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British Drummers + Bearskins

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  • Tom Fournier
    I am responding to the thread around Drummers and Bearskins ... I have some details from an 1811 return for the 41st Regiment while they were in Canada: Under
    Message 1 of 10 , Jan 1, 2007
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      I am responding to the thread around Drummers and Bearskins ...

      I have some details from an 1811 return for the 41st Regiment while
      they were in Canada:

      Under Accoutrements:

      Drummers

      Hangers 22
      Belts 22
      Drum Carriages 20
      Drum Cases 20

      Under Clothing:

      Drummers

      Coats 22
      Waistcoats 22
      Breeches 22
      Shoes 22
      Grenadier Caps 4
      Caps 22
      Great Coats 22

      For the rank & file, there were also 80 Grenadier Caps and for the
      Sergeants there were 4 Grenadier Caps.

      I am assuming that the standard "Caps" are the same stovepipe shakos
      that the rank & file wore?

      Wishing everyone a Happy New Year!

      Tom Fournier
      41st Regiment of Foot
      www.fortyfirst.org
    • Luthien Tinuviel
      ... So it would seem that the drummers and fifers of the grenadier company had both a shako and a bearskin (if grenadier cap may be interpreted as bearskin)?
      Message 2 of 10 , Jan 1, 2007
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        --- Tom Fournier <tom4141fournier@...> wrote:

        >
        > I have some details from an 1811 return for the 41st
        > Regiment while
        > they were in Canada:
        >
        > Under Accoutrements:
        >
        >
        > Under Clothing:
        >
        > Drummers
        >
        > Coats 22
        > Waistcoats 22
        > Breeches 22
        > Shoes 22
        > Grenadier Caps 4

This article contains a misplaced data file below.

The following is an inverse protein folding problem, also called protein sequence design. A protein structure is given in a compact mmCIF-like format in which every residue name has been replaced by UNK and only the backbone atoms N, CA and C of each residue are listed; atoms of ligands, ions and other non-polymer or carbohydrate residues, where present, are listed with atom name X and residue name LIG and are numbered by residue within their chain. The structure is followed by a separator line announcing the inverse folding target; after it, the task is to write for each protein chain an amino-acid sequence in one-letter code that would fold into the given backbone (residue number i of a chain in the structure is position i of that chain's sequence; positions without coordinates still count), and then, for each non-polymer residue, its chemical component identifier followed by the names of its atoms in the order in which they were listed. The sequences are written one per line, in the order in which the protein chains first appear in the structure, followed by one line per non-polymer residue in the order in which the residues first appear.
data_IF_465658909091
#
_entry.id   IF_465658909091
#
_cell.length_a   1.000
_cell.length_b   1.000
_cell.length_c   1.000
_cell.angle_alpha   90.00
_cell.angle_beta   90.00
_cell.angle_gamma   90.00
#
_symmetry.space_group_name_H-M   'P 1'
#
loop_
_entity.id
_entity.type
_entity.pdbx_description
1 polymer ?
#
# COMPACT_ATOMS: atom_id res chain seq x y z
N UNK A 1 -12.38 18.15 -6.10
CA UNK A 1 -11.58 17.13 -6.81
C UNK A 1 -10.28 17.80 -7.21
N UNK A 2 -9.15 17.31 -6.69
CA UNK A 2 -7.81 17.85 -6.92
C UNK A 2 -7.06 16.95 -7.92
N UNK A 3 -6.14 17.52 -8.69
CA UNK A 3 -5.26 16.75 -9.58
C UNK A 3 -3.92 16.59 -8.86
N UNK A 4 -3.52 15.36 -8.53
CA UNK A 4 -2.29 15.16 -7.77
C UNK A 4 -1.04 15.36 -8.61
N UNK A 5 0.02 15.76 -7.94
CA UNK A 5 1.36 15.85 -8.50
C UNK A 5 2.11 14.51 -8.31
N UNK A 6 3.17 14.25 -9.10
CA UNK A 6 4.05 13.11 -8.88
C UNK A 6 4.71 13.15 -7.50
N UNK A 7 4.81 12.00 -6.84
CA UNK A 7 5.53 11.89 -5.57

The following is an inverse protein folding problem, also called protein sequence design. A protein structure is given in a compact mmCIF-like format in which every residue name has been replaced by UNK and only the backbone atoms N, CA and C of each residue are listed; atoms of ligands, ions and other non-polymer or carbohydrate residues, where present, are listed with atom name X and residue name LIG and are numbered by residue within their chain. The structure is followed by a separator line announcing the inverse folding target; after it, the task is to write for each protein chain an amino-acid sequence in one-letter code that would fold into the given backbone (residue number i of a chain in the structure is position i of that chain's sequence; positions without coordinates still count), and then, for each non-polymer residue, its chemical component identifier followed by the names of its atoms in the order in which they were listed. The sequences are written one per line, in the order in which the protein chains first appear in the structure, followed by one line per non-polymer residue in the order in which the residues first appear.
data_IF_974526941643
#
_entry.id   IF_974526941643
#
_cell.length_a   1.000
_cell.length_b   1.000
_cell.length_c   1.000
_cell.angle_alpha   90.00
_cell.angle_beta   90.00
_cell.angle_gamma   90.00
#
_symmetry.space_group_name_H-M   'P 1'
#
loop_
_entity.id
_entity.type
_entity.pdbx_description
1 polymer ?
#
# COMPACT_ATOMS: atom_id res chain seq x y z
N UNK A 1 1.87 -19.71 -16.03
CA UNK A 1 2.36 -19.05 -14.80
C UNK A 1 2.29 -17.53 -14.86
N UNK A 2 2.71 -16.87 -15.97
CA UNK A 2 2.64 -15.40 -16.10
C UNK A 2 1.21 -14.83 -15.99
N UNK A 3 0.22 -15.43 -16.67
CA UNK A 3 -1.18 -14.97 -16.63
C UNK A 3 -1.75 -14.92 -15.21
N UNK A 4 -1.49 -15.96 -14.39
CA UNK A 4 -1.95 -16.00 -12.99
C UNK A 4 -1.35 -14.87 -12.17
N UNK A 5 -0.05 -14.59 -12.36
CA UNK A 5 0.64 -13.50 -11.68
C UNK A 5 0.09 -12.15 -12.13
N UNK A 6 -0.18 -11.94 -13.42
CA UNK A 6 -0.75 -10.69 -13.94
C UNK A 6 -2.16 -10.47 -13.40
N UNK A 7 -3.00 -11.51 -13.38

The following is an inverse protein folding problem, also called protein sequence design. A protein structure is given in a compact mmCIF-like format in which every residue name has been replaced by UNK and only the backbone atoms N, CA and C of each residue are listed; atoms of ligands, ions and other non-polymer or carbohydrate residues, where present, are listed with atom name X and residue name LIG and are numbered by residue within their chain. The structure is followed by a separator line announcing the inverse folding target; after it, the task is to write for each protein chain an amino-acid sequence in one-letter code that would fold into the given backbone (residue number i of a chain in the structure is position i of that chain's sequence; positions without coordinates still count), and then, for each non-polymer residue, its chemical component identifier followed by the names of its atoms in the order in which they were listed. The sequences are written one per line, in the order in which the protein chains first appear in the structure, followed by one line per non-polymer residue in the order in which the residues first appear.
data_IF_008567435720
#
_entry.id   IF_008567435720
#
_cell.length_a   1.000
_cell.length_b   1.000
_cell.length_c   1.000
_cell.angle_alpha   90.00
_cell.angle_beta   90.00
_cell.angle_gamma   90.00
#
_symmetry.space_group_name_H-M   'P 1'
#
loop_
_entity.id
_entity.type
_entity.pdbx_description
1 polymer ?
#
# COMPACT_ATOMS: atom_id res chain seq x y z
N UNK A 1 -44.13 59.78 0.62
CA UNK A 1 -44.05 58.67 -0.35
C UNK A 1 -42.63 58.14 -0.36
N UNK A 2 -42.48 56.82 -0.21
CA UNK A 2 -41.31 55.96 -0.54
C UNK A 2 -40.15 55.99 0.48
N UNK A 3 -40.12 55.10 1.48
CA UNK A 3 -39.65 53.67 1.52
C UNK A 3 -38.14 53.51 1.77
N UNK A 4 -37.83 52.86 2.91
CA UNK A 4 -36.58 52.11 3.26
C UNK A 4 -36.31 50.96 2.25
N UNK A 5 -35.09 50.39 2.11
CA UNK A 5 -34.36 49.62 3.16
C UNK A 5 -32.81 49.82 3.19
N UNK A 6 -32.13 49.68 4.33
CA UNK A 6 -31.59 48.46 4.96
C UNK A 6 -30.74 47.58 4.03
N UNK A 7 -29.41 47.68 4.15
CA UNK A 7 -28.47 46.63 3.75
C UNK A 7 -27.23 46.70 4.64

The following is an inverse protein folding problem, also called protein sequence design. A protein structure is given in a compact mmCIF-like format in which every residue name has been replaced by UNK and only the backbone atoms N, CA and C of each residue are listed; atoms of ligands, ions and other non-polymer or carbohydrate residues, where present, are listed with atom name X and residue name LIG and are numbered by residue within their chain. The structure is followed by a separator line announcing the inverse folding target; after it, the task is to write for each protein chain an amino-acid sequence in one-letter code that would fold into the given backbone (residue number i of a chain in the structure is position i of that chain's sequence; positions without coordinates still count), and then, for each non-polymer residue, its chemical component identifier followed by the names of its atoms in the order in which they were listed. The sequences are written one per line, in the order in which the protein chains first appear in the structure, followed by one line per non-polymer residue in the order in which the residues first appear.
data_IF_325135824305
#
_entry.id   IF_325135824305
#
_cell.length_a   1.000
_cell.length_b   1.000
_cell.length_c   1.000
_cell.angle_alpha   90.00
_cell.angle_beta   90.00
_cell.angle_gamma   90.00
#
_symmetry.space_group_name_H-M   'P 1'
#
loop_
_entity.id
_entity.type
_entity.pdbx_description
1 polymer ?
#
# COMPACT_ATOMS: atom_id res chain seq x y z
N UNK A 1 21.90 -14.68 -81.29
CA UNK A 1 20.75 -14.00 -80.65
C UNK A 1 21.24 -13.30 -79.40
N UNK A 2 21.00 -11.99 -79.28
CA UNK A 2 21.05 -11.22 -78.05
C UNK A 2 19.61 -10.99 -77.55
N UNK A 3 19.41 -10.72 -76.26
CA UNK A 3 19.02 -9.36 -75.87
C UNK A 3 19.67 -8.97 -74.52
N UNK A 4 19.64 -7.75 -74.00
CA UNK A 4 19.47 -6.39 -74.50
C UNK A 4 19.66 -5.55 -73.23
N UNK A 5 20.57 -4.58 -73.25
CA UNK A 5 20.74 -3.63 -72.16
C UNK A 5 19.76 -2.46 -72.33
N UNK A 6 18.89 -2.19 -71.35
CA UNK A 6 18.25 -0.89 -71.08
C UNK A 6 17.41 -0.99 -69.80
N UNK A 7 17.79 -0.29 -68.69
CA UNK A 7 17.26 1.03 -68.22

> Caps 22
        > Great Coats 22



        So it would seem that the drummers and fifers of the
        grenadier company had both a shako and a bearskin (if
        "grenadier cap" may be interpreted as bearskin)?
        Perhaps the bearskins were only worn for special
        occasions?

        Beck
        Fifer, 89th Regt. Grenadier Coy.


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      • Tom Fournier
        ... Good question! I went back and checked the ratios on some of the others: 40 Sergeant Coats 40 Caps 4 Grenadier Caps 664 Rank and File Coats 664 Caps 80
        Message 3 of 10 , Jan 1, 2007
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          --- In WarOf1812@yahoogroups.com, Luthien Tinuviel <rrbeckner@...>
          wrote:
          >
          > So it would seem that the drummers and fifers of the
          > grenadier company had both a shako and a bearskin (if
          > "grenadier cap" may be interpreted as bearskin)?
          > Perhaps the bearskins were only worn for special
          > occasions?
          >
          > Beck
          > Fifer, 89th Regt. Grenadier Coy.
          >


          Good question! I went back and checked the ratios on some of the
          others:

          40 Sergeant Coats
          40 Caps
          4 Grenadier Caps

          664 Rank and File Coats
          664 Caps
          80 Grenadier Caps

          The same seems to hold true - both the Grenadier Cap and a regular
          Cap for all ...

          Tom
        • BritcomHMP@aol.com
          In a message dated 01/01/2007 21:19:45 Central Standard Time, rrbeckner@yahoo.com writes: So it would seem that the drummers and fifers of the grenadier
          Message 4 of 10 , Jan 2, 2007
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            In a message dated 01/01/2007 21:19:45 Central Standard Time,
            rrbeckner@... writes:

            So it would seem that the drummers and fifers of the
            grenadier company had both a shako and a bearskin (if
            "grenadier cap" may be interpreted as bearskin)?
            Perhaps the bearskins were only worn for special
            occasions?





            Not surprising really, Canada was a British possession, the army was not
            sent there to fight a campaign but was a native army defending its territory
            from an invader. As such all the troops there (pre invasion) would have been
            equipped for the formal ceremonies in such a station, including 'grenadier caps'
            (bearskins is a relatively modern term). Also remember that Sir George
            Prevost was well known for being a martinet so we can be sure that all formal
            ceremonies were carried out in the regulation dress, in fact there were Peninsula
            veterans who complained that Prevost was far more picky about such things
            than Wellington.

            Cheers,

            Tim


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